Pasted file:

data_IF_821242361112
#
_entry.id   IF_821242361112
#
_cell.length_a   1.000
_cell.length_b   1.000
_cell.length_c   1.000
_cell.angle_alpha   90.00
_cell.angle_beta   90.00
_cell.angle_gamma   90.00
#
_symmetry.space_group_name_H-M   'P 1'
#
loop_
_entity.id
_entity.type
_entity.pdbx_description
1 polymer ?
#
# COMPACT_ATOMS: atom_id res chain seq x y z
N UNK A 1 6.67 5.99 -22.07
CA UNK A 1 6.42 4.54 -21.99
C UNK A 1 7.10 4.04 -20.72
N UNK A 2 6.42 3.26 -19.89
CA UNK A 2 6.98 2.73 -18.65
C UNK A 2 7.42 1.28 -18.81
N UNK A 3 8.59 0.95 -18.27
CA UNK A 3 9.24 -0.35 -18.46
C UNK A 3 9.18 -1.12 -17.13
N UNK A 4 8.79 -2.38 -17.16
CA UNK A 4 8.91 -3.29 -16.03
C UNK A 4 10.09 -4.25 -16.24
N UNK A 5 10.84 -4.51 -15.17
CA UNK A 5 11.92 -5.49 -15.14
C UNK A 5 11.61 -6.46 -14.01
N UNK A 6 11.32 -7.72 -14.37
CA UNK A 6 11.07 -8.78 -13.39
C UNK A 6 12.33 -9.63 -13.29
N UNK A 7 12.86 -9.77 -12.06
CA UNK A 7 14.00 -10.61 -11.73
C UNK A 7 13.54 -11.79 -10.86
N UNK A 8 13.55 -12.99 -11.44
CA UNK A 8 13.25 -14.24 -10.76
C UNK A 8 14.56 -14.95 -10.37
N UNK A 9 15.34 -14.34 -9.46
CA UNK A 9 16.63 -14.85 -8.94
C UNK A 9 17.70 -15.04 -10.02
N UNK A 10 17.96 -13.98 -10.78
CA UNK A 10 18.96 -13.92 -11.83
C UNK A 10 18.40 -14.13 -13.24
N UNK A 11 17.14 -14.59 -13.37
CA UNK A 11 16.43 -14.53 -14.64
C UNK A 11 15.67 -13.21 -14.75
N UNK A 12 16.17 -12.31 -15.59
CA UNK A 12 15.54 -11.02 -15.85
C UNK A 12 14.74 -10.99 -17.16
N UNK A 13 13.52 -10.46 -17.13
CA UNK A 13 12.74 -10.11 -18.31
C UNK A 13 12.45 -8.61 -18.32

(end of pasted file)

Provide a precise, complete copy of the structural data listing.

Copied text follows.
data_IF_821242361112
#
_entry.id   IF_821242361112
#
_cell.length_a   1.000
_cell.length_b   1.000
_cell.length_c   1.000
_cell.angle_alpha   90.00
_cell.angle_beta   90.00
_cell.angle_gamma   90.00
#
_symmetry.space_group_name_H-M   'P 1'
#
loop_
_entity.id
_entity.type
_entity.pdbx_description
1 polymer ?
#
# COMPACT_ATOMS: atom_id res chain seq x y z
N UNK A 1 6.67 5.99 -22.07
CA UNK A 1 6.42 4.54 -21.99
C UNK A 1 7.10 4.04 -20.72
N UNK A 2 6.42 3.26 -19.89
CA UNK A 2 6.98 2.73 -18.65
C UNK A 2 7.42 1.28 -18.81
N UNK A 3 8.59 0.95 -18.27
CA UNK A 3 9.24 -0.35 -18.46
C UNK A 3 9.18 -1.12 -17.13
N UNK A 4 8.79 -2.38 -17.16
CA UNK A 4 8.91 -3.29 -16.03
C UNK A 4 10.09 -4.25 -16.24
N UNK A 5 10.84 -4.51 -15.17
CA UNK A 5 11.92 -5.49 -15.14
C UNK A 5 11.61 -6.46 -14.01
N UNK A 6 11.32 -7.72 -14.37
CA UNK A 6 11.07 -8.78 -13.39
C UNK A 6 12.33 -9.63 -13.29
N UNK A 7 12.86 -9.77 -12.06
CA UNK A 7 14.00 -10.61 -11.73
C UNK A 7 13.54 -11.79 -10.86
N UNK A 8 13.55 -12.99 -11.44
CA UNK A 8 13.25 -14.24 -10.76
C UNK A 8 14.56 -14.95 -10.37
N UNK A 9 15.34 -14.34 -9.46
CA UNK A 9 16.63 -14.85 -8.94
C UNK A 9 17.70 -15.04 -10.02
N UNK A 10 17.96 -13.98 -10.78
CA UNK A 10 18.96 -13.92 -11.83
C UNK A 10 18.40 -14.13 -13.24
N UNK A 11 17.14 -14.59 -13.37
CA UNK A 11 16.43 -14.53 -14.64
C UNK A 11 15.67 -13.21 -14.75
N UNK A 12 16.17 -12.31 -15.59
CA UNK A 12 15.54 -11.02 -15.85
C UNK A 12 14.74 -10.99 -17.16
N UNK A 13 13.52 -10.46 -17.13
CA UNK A 13 12.74 -10.11 -18.31
C UNK A 13 12.45 -8.61 -18.32